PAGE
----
After the 2001-02 season, the Oilers found themselves with a surplus of forwards and traded Grier to the Washington Capitals for a 2nd and 3rd round pick. The Caps were a brutal team defensively during those years, which featured a futile attempt to build a Stanley Cup contender almost entirely around offensive firepower. It was a poor fit, and Washington traded Grier to the Buffalo Sabres for Jakub Klepis in March of 2004.

The 05-06 season, Grier’s first full year in a Sabres uniform, established him as a fan favorite among the Buffalo faithful. He netted 23 points in 81 games, but four of his goals were game-winners, and his hard-nosed playing style epitomized Sabres hockey in a year where they were the consensus favorite to win the Stanley Cup.

That Sabres team fell to the Carolina Hurricanes in the Eastern Conference Finals, but Mike Grier had established himself as a complementary player who could help a team on the cusp of contention for a relatively low cost. For the first time in his NHL career, Grier was an unrestricted free agent. Enter Doug Wilson.

San Jose Sharks v Anaheim Ducks - Game Four
Mike Grier watches from the bench during the 2009 Quarterfinals against Anaheim.
Photo by Kevork Djansezian/Getty Images

On July 3rd, 2006, the San Jose Sharks announced two signings at once. Neither one was sexy or a particularly big splash. Curtis Brown was coming to San Jose from the Chicago Blackhawks for $1.4 million over two years. Mike Grier would make slightly more, at $1.775 a year for two years. "He is a physically dominating guy," Sharks general manager Doug Wilson said about Grier. "He obviously kills penalties, can score big goals and plays his best in the playoffs. He punishes people, too. The ability to be physical is still a big part of this game."

It’s hard to overstate just how valuable Mike Grier was to the Sharks for his three years on the team. As always, the point totals weren’t especially sexy: 33, 23, and 22 points, respectively. But he was a mainstay on the Sharks’ penalty kill, and coaches Ron Wilson and Todd McLellan used San Jose’s group of defensively-minded forwards like Grier, Torrey Mitchell, and Marcel Goc in matchups to ensure that San Jose’s top six forwards could play more sheltered minutes. Every team tries to do this, but few do it well.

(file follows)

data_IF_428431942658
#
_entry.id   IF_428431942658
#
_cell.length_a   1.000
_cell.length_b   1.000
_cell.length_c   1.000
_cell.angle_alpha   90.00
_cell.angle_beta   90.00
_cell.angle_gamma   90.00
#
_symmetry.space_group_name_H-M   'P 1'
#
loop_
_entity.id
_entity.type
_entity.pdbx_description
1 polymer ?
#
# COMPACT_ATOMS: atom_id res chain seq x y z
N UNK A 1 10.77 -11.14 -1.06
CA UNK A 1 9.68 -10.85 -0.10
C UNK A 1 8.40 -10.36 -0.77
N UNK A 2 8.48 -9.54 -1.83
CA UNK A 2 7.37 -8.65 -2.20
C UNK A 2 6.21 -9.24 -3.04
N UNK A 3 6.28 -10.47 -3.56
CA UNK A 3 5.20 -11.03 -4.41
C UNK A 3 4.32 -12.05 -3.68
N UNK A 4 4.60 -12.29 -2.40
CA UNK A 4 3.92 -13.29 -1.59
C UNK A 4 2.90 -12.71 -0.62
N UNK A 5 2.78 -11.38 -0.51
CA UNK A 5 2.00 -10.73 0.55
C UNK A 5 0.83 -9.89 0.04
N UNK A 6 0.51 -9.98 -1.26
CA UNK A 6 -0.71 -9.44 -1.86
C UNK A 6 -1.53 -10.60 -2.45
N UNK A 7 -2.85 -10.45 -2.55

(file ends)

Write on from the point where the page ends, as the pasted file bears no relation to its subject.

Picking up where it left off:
With Grier, San Jose succeeded: they prevented opponents from scoring at a top-5 rate in the league all three years Grier was a Shark, and in his final two seasons they had the best and fourth-best penalty kill in the league. Grier was a down ballot Selke candidate every year he was a Shark, getting a few votes every year he was on the team. Plus, Grier’s shorthanded goals and personality made him fun to watch:

But there was a downside, too: Grier didn’t perform in the playoffs the way the Sharks hoped he would. It was unfair to expect an elite checking line forward to turn into a scoring machine come playoff time, but after a respectable performance in 2006-07, Grier registered a solitary assist and no goals in 19 games over the next two playoffs.

In his defense, Grier was dealing with a nagging knee injury for the 08-09 stretch run, and I would argue him suiting up at all against Anaheim was incredibly courageous. Grier never used that as an excuse, even after Todd McLellan said he regretted rushing certain players back for the playoffs. As he told David Pollak: ““By the time the playoffs came around, I was feeling better. My knee was sore, but I was feeling better and thought I could contribute.”

That postseason would mark the end of Grier’s Sharks career. He was a free agent once more, and opted to reunite with the Sabres and his former coach Lindy Ruff. He played 73 games in each of the next two seasons, and was widely beloved in Buffalo in a way he never really was in San Jose. Look, I’m not slighting Sharks fans here. Sabres fans are just a special breed: one guy was so excited about the news of Grier’s return that he made a music video featuring highlights from his first stint with the team. Go figure.

Mike Grier retired after the 2010-11 season concluded. After enjoying a few years at home with his wife, Anne, and his three young children, the 42-year old Grier has been working as a scout for the Chicago Blackhawks since the fall of 2014. I’ll leave you with this video, which I think perfectly captures what made Mike Grier special:

Share your Mike Grier memories in the comments!